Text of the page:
2019 was a busy year for fire. It struck notable world heritage buildings, like the blaze at Notre-Dame de Paris and al-Aqsa Mosque in Jerusalem. Some of the biggest news stories of 2019 (and the start of 2020) centred around wildfires. We’ve witnessed the tragic loss of life, natural habitats and property to fire seemingly all over the world – and there’s little sign of it slowing down.
Heritage Building Fires; Lessons Learned
The fire at Notre-Dame was significant. Thankfully, nobody was hurt – but the damage could take decades to rectify and some of it can’t be undone. There’s even a risk that the building is unsafe, leaving its future uncertain.
Two-thirds of the roof was destroyed; the wooden spire collapsed and took out the ceiling below it. Irreplaceable stained glass windows were destroyed, along with priceless artworks and religious artefacts. One such relic – a crown of thorns – is said to be the exact crown placed upon the head of Jesus Christ at his crucifixion.
The porous stone of the structure is saturated with the water used to stop the fire. Drying alone could take years, as water has percolated down to the catacombs where extraction will be especially difficult – but it’s essential to prevent weakening.
With a decades-long list of work to do ahead, what lessons were learned?
The fire detection system, while reasonably advanced, had no connection to emergency services. False alarms in such a busy building are probably quite common, but an automated call to emergency services could have saved the site in this case. Instead, a scout was sent to inspect the roof and no fire was found – and only after a full 30 minutes of burning was the fire service called.
The security officer inspecting the fire was new on the job, and on a second eight-hour shift because cover had not arrived. The fire alarm system, while advanced, has been blamed for being confusing and prompting the wrong part of the roof to be inspected.
Better automation, staff training and monitoring systems could have brought the fire to a halt far sooner – and these lessons should be reverberating in the ears of all heritage site caretakers. It’s also a call to integrate automated sprinklers or other active fire suppression systems. Fears of accidental water damage in the face of the unmitigated destruction at Notre Dame are clearly unfounded.
It’s also time to review renovation works at heritage sites. Fires are far more likely to start during renovation works and a new code of conduct should be put into place.
The World on Fire
Arguably, the most important fires of 2019 took place in nature; specifically, the Amazon rainforest fires. The whole world mourned as more than 40,000 fires ravaged 3,500 square miles of land, destroying habitats, threatening homes and lives – as well as pumping out incredible amounts of carbon. Now that the dry season is over, fires have abated and thoughts have turned to the other side of the globe where Australia is gripped by deadly wildfires.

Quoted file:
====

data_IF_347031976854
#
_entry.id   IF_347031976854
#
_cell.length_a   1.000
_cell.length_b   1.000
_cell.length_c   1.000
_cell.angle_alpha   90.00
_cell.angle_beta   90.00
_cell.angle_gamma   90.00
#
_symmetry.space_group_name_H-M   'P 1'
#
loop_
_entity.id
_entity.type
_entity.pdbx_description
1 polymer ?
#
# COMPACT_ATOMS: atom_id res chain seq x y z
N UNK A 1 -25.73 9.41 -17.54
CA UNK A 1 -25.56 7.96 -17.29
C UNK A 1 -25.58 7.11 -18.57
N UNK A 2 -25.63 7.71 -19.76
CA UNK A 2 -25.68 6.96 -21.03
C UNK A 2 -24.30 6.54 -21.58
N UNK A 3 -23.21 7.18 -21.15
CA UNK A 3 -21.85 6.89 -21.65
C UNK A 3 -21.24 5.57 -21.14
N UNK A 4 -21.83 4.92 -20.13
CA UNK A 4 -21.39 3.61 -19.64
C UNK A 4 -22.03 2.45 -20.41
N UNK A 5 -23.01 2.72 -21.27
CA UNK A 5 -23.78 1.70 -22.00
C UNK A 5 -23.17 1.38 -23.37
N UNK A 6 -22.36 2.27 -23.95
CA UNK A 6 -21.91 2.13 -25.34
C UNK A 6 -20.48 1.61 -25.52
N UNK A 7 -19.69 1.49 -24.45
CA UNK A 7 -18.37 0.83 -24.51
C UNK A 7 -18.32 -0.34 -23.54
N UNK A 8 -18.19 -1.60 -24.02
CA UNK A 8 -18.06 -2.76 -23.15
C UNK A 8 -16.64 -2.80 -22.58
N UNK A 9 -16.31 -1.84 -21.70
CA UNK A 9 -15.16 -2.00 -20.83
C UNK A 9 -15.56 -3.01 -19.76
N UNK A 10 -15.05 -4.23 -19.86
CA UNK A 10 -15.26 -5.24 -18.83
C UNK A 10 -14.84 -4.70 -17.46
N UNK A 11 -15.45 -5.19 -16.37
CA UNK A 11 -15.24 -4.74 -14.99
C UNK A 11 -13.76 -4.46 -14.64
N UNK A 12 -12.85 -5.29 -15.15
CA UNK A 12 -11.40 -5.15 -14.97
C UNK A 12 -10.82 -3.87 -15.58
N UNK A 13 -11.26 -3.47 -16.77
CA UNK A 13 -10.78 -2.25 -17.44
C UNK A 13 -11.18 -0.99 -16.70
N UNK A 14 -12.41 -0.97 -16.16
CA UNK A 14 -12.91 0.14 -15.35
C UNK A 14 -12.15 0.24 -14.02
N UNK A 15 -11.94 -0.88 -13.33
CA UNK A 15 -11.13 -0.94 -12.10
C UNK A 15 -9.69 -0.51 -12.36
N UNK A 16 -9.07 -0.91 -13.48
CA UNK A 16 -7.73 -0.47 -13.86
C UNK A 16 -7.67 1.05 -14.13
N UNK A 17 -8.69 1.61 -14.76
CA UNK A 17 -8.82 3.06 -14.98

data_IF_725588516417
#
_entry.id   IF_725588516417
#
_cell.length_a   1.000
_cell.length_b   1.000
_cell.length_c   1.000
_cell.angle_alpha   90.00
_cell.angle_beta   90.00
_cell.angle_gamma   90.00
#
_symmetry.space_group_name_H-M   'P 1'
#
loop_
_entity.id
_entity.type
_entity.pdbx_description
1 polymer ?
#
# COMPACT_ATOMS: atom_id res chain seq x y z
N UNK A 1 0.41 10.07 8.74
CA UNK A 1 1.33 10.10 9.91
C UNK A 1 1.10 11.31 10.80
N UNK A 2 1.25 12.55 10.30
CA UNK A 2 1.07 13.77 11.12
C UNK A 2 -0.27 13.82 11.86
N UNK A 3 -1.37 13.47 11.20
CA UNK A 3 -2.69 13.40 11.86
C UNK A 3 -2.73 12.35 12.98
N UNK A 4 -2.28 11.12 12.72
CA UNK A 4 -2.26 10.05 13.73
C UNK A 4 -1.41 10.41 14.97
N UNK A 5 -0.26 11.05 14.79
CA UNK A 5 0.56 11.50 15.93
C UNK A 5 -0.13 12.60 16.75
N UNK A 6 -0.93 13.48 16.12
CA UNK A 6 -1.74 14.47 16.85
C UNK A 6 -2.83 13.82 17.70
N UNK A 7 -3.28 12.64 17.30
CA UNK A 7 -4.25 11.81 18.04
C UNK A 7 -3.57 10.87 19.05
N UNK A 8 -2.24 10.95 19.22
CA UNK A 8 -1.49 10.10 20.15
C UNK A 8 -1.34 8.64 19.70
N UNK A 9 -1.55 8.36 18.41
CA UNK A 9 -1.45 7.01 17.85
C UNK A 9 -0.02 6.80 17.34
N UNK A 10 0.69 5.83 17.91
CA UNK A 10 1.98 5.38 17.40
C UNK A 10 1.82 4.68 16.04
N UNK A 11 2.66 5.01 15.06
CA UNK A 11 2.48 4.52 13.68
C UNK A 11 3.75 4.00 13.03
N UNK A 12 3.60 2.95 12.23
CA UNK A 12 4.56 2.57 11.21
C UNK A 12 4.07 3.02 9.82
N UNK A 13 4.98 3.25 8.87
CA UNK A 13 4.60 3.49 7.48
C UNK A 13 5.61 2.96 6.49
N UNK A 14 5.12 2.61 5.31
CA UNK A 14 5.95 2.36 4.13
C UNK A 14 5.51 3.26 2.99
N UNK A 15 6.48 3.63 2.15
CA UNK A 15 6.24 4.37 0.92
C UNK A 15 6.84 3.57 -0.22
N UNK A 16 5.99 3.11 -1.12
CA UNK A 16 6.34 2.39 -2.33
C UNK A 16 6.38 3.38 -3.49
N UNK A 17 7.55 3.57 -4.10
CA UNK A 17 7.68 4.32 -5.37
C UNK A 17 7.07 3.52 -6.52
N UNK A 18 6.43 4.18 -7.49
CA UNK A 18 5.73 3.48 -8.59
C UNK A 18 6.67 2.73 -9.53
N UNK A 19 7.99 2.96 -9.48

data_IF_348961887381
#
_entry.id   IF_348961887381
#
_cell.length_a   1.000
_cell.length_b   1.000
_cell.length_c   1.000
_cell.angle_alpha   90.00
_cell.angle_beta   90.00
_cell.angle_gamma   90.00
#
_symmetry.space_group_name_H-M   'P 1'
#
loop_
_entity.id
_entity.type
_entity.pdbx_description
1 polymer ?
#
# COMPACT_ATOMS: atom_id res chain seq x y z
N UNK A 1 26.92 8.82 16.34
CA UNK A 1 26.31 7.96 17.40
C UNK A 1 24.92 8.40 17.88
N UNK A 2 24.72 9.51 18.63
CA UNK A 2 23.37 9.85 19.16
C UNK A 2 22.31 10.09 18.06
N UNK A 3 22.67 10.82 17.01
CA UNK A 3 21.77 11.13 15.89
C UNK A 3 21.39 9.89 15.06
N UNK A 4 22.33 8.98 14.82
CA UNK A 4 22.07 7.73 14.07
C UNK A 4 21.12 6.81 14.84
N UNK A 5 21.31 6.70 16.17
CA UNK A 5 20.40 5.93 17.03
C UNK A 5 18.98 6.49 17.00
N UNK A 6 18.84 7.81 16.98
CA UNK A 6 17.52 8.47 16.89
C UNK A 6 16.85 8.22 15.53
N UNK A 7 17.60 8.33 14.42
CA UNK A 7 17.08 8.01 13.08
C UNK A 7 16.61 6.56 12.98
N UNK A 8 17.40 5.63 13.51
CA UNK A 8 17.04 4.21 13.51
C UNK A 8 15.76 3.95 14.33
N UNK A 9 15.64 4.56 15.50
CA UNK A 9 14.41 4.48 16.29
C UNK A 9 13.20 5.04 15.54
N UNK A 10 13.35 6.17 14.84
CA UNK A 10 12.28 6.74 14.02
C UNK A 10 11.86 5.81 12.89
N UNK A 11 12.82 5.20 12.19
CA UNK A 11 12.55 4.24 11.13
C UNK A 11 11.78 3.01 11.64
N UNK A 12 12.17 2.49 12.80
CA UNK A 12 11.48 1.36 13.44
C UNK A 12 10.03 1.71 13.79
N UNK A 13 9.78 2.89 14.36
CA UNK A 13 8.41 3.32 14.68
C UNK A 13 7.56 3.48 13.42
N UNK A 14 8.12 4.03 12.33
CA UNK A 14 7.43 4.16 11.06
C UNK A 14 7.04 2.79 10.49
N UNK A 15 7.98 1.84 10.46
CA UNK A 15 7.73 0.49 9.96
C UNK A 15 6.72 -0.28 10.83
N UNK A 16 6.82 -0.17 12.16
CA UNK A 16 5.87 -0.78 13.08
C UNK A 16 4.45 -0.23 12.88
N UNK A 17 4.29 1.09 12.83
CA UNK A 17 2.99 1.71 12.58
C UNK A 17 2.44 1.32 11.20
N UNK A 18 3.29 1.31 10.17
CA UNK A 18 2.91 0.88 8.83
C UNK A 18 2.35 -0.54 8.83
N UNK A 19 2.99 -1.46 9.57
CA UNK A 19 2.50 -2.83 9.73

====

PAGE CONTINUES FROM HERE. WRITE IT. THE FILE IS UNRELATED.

The latest Australian bushfires started in September 2019 and continue to this day, in January 2020. 29 people have been killed and a minimum of one billion wild animals are thought to have died (not including insects or frogs), some now facing complete extinction. Thousands of homes have been destroyed. 26 million acres of land have been burned or are currently burning, and the fire continues to spread.
These fires are the worst Australia has faced in recent history.
In both the case of the Amazon and Australian fires, there are complex political undertones about the approach to wildfire management and how conservative governments view and respond to climate change; but the driving forces are simple enough.
There have been acts of arson in both regions since humans first discovered fire. Land clearing for commercial purposes has long been part of the history of both Brazil and Australia. Bushfires themselves are an annual event.
What’s new is the climate: the dry season is longer than before, and it’s the reason for such unprecedented burning. As the world becomes hotter and drier, fires like this can only worsen in this new decade. The response from society, government and business will shape the future.
Fire Protection for a Changing World
At Coopers Fire, we’re always developing, testing and improving our products – to keep us at the cutting edge of fire safety in a changing world. To find out more about fire curtains for historic buildings, or to enrol in one of our educational training courses, call us on 02392 454 405 or email firstname.lastname@example.org.